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UK leads the world in talent, but it needs the right culture in which to thrive

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London at nightWe should never take the UK’s talent base for granted. According to a new report from Deloitte, when it comes to employment levels of people in knowledge based jobs in high skill sectors such as digital media, banking, legal services, software development, telecoms and publishing, London is comfortably the world’s leading city. The study found that London employed 1.5 million people in the 22 sectors surveyed, compared with 1.2 million in New York, 784,000 in Los Angeles, 630,000 in Hong Kong and 425,000 in Boston. The report also predicts that London will enjoy rapid growth in employment levels in these sectors over the next seven years, adding around 100,000 more people and that while a decline in employment is foreseen in financial services, this will be more than offset by strong growth in creative and media businesses.

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Looking back on a year in which the office sought a clearer sense of identity

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JanusIt’s not often that workplace management becomes national business news but that happened at the end of February when  the world became very interested for a while in the way we design and manage offices. The reason for this was the decision by Yahoo to ban homeworking for staff at its headquarters.  The resultant period of shirt-rending at this challenge to received wisdom told us more about the changing view of the workplace than the actual decision by Yahoo. As the dust settled, we discovered that the Yahoo CEO Marissa Mayer had based her decision to change working practices on data from the company’s network that showed people working from home didn’t log on to the company Virtual Private Network as much as those in the office.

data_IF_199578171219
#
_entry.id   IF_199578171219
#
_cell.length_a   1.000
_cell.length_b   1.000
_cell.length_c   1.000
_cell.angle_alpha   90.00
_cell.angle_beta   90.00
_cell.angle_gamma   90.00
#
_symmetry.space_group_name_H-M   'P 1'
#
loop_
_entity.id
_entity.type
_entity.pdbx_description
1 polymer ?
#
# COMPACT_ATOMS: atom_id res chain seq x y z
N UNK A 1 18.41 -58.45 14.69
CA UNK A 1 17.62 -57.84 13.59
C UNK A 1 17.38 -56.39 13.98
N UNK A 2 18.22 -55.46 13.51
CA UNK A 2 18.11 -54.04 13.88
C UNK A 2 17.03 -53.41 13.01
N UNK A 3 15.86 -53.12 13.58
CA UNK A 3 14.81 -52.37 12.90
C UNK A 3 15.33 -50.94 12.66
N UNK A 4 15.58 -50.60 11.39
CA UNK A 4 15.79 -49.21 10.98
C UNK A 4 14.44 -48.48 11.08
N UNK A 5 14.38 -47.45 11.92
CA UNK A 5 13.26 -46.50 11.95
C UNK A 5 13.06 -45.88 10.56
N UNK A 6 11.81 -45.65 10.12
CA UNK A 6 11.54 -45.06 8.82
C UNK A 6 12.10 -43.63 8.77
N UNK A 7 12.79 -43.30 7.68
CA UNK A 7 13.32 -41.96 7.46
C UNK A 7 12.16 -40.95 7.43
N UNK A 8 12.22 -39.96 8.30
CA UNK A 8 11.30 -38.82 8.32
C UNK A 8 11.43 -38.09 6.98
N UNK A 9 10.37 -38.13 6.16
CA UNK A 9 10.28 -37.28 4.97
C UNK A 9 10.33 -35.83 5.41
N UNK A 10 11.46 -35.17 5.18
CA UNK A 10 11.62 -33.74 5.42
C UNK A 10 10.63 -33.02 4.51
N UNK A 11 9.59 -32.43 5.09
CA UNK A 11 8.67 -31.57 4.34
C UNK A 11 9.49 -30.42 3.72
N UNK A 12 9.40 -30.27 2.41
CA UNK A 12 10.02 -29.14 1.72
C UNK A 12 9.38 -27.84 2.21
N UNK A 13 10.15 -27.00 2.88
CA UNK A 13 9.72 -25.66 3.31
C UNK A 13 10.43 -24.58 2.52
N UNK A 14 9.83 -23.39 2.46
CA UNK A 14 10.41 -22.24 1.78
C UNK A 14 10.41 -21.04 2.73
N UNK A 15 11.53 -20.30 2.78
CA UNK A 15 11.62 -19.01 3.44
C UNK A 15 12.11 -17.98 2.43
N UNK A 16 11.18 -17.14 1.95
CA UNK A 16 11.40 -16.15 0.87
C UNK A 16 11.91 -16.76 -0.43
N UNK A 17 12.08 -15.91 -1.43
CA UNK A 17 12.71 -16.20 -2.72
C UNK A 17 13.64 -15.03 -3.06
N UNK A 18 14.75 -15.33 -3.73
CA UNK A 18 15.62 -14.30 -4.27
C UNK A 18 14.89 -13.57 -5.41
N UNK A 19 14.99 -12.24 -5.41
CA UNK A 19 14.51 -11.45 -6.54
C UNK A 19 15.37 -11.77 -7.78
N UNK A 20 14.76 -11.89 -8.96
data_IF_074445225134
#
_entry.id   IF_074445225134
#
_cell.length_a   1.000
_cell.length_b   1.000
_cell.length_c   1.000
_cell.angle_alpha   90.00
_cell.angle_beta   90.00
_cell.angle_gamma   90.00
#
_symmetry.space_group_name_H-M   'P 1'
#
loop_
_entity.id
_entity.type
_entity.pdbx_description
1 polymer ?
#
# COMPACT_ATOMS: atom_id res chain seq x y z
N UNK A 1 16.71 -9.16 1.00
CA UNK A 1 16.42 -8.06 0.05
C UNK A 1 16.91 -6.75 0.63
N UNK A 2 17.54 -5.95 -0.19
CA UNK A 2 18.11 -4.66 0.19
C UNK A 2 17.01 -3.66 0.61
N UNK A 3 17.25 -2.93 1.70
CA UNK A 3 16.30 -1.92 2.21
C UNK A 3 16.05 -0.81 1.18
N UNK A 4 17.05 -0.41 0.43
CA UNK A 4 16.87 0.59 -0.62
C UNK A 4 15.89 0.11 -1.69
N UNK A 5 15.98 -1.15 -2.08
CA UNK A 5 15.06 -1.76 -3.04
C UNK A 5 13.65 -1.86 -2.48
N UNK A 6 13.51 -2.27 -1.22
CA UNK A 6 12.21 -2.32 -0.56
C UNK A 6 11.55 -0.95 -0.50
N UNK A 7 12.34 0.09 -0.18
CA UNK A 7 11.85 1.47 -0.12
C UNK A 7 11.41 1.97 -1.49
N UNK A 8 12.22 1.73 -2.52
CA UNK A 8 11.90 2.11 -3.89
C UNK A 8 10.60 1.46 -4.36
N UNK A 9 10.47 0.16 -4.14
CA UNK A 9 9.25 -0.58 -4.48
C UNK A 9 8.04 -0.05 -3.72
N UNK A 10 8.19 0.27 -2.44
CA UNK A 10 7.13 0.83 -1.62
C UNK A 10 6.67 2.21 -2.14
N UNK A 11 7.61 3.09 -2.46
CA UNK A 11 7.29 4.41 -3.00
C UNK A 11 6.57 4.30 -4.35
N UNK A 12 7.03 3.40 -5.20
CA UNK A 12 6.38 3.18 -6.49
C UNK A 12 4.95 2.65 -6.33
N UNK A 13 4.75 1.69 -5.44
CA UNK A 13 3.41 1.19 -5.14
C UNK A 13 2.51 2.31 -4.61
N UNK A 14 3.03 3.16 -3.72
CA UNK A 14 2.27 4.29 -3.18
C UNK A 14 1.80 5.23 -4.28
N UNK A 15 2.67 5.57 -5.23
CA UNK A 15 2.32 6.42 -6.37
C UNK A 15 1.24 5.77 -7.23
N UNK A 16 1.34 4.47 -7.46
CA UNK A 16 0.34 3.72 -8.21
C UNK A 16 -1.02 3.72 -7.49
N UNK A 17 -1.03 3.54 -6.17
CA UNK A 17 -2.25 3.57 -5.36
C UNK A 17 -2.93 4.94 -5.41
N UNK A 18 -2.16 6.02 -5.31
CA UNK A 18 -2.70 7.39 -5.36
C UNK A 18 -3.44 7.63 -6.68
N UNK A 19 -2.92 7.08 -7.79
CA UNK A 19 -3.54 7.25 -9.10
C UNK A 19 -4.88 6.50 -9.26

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The journey to get more Women on Boards is one worth taking

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The journey to get more Women on Boards is one worth taking

There has been so much written lately about women on boards and what is holding women back from becoming board members. The evidence highlights that gender diverse companies are less volatile, have a higher ROA and a lower employee turnover rate, yet this still seems not to have spurred on employers to take up the board equality issue. My question is why have so few women progressed to board level? Personally, I disagree with quotas, believing that the best candidate should be appointed. Do we really need a quota to swing the pendulum into a more balanced position? Regardless of your view, the evidence is clear; companies with gender mixed leadership outperform those who have little or no senior female representation. Why then would companies choose to not reset their gender balance in senior positions? More →